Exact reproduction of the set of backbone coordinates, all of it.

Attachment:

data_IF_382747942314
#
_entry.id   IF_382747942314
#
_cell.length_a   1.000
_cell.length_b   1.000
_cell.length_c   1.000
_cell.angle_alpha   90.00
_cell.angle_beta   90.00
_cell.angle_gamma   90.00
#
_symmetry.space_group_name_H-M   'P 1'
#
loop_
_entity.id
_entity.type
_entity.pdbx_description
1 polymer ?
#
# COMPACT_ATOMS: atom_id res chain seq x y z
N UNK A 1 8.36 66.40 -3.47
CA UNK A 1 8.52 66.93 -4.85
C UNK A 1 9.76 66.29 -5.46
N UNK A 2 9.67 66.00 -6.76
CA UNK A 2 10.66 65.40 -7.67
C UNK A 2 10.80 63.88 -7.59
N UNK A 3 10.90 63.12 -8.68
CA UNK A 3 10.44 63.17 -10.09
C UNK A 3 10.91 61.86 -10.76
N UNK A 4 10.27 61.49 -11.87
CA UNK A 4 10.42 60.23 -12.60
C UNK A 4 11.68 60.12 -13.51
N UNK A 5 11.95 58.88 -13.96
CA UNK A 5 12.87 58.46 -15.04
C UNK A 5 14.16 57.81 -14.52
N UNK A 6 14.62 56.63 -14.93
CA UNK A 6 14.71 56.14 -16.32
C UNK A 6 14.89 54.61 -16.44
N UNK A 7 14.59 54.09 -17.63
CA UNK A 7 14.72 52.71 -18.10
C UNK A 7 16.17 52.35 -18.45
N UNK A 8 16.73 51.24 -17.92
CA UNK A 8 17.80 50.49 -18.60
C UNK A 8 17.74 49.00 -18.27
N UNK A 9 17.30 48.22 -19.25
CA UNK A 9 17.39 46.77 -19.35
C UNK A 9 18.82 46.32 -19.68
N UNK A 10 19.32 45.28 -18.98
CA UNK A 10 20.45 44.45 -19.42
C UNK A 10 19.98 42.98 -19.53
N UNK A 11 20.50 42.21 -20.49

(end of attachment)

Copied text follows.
data_IF_382747942314
#
_entry.id   IF_382747942314
#
_cell.length_a   1.000
_cell.length_b   1.000
_cell.length_c   1.000
_cell.angle_alpha   90.00
_cell.angle_beta   90.00
_cell.angle_gamma   90.00
#
_symmetry.space_group_name_H-M   'P 1'
#
loop_
_entity.id
_entity.type
_entity.pdbx_description
1 polymer ?
#
# COMPACT_ATOMS: atom_id res chain seq x y z
N UNK A 1 8.36 66.40 -3.47
CA UNK A 1 8.52 66.93 -4.85
C UNK A 1 9.76 66.29 -5.46
N UNK A 2 9.67 66.00 -6.76
CA UNK A 2 10.66 65.40 -7.67
C UNK A 2 10.80 63.88 -7.59
N UNK A 3 10.90 63.12 -8.68
CA UNK A 3 10.44 63.17 -10.09
C UNK A 3 10.91 61.86 -10.76
N UNK A 4 10.27 61.49 -11.87
CA UNK A 4 10.42 60.23 -12.60
C UNK A 4 11.68 60.12 -13.51
N UNK A 5 11.95 58.88 -13.96
CA UNK A 5 12.87 58.46 -15.04
C UNK A 5 14.16 57.81 -14.52
N UNK A 6 14.62 56.63 -14.93
CA UNK A 6 14.71 56.14 -16.32
C UNK A 6 14.89 54.61 -16.44
N UNK A 7 14.59 54.09 -17.63
CA UNK A 7 14.72 52.71 -18.10
C UNK A 7 16.17 52.35 -18.45
N UNK A 8 16.73 51.24 -17.92
CA UNK A 8 17.80 50.49 -18.60
C UNK A 8 17.74 49.00 -18.27
N UNK A 9 17.30 48.22 -19.25
CA UNK A 9 17.39 46.77 -19.35
C UNK A 9 18.82 46.32 -19.68
N UNK A 10 19.32 45.28 -18.98
CA UNK A 10 20.45 44.45 -19.42
C UNK A 10 19.98 42.98 -19.53
N UNK A 11 20.50 42.21 -20.49